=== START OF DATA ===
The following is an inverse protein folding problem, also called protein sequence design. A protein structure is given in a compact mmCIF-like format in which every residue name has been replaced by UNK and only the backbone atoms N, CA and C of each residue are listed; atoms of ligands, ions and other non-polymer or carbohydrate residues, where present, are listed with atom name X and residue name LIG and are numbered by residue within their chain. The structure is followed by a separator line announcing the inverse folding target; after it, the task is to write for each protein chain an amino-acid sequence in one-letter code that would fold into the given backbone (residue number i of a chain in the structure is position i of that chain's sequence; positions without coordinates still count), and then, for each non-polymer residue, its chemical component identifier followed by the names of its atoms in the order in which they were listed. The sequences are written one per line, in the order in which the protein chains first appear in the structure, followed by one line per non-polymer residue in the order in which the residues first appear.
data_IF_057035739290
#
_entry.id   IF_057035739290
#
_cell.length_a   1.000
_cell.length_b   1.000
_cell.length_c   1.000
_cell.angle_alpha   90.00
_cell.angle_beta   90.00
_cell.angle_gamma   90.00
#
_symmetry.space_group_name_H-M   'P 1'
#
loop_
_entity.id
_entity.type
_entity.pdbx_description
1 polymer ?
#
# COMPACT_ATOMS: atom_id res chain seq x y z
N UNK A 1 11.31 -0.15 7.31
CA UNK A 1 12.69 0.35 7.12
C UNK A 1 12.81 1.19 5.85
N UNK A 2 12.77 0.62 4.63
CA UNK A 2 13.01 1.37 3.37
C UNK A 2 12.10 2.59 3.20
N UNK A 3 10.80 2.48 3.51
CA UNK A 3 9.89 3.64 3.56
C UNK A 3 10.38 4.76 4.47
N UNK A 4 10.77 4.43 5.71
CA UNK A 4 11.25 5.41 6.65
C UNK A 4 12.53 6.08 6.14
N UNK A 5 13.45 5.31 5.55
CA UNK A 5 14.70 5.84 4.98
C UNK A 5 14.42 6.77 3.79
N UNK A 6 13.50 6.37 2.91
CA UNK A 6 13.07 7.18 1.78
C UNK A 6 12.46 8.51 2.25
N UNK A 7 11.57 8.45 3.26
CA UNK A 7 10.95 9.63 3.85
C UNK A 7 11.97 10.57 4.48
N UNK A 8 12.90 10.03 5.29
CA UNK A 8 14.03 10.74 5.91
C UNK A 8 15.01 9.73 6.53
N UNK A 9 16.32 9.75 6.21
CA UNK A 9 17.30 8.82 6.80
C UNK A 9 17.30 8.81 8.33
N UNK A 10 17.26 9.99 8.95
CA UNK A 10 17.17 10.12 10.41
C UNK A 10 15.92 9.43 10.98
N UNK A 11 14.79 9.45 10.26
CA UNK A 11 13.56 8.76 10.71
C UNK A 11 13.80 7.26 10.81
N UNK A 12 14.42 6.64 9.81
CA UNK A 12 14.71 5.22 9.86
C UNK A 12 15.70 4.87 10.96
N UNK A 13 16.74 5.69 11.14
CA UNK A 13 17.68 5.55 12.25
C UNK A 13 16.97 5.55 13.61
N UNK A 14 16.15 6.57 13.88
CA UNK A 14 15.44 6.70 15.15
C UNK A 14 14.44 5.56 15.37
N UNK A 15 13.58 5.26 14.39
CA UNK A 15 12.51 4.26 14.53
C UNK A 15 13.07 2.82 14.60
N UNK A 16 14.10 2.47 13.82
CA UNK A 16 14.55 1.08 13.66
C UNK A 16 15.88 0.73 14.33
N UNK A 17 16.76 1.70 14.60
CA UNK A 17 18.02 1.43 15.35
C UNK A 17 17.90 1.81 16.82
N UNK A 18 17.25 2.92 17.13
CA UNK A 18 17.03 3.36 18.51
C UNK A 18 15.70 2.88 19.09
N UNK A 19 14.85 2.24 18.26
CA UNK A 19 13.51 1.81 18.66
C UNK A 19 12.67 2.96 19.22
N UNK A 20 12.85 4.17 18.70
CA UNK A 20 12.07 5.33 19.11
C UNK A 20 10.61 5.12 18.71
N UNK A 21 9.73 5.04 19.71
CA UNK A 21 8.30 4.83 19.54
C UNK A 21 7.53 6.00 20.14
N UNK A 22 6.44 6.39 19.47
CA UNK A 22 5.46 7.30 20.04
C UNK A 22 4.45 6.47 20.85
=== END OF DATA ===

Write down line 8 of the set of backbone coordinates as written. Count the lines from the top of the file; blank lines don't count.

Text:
_cell.length_c   1.000